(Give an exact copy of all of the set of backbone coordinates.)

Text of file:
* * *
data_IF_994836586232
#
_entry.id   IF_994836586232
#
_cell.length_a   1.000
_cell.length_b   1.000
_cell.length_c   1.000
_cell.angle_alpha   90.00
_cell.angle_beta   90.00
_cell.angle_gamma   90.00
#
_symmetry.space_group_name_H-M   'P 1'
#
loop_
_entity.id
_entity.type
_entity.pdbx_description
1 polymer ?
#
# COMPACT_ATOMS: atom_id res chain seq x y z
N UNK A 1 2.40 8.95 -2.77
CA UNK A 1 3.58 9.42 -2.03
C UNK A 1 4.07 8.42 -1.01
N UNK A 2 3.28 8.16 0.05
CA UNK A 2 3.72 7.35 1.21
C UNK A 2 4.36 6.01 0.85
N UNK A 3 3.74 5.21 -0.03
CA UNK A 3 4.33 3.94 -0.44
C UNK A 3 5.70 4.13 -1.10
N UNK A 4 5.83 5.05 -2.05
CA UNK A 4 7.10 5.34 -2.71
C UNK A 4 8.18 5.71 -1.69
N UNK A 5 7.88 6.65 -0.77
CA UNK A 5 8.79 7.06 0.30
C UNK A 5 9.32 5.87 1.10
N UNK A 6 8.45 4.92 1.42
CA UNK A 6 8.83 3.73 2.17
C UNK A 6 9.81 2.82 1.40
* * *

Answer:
data_IF_994836586232
#
_entry.id   IF_994836586232
#
_cell.length_a   1.000
_cell.length_b   1.000
_cell.length_c   1.000
_cell.angle_alpha   90.00
_cell.angle_beta   90.00
_cell.angle_gamma   90.00
#
_symmetry.space_group_name_H-M   'P 1'
#
loop_
_entity.id
_entity.type
_entity.pdbx_description
1 polymer ?
#
# COMPACT_ATOMS: atom_id res chain seq x y z
N UNK A 1 2.40 8.95 -2.77
CA UNK A 1 3.58 9.42 -2.03
C UNK A 1 4.07 8.42 -1.01
N UNK A 2 3.28 8.16 0.05
CA UNK A 2 3.72 7.35 1.21
C UNK A 2 4.36 6.01 0.85
N UNK A 3 3.74 5.21 -0.03
CA UNK A 3 4.33 3.94 -0.44
C UNK A 3 5.70 4.13 -1.10
N UNK A 4 5.83 5.05 -2.05
CA UNK A 4 7.10 5.34 -2.71
C UNK A 4 8.18 5.71 -1.69
N UNK A 5 7.88 6.65 -0.77
CA UNK A 5 8.79 7.06 0.30
C UNK A 5 9.32 5.87 1.10
N UNK A 6 8.45 4.92 1.42
CA UNK A 6 8.83 3.73 2.17
C UNK A 6 9.81 2.82 1.40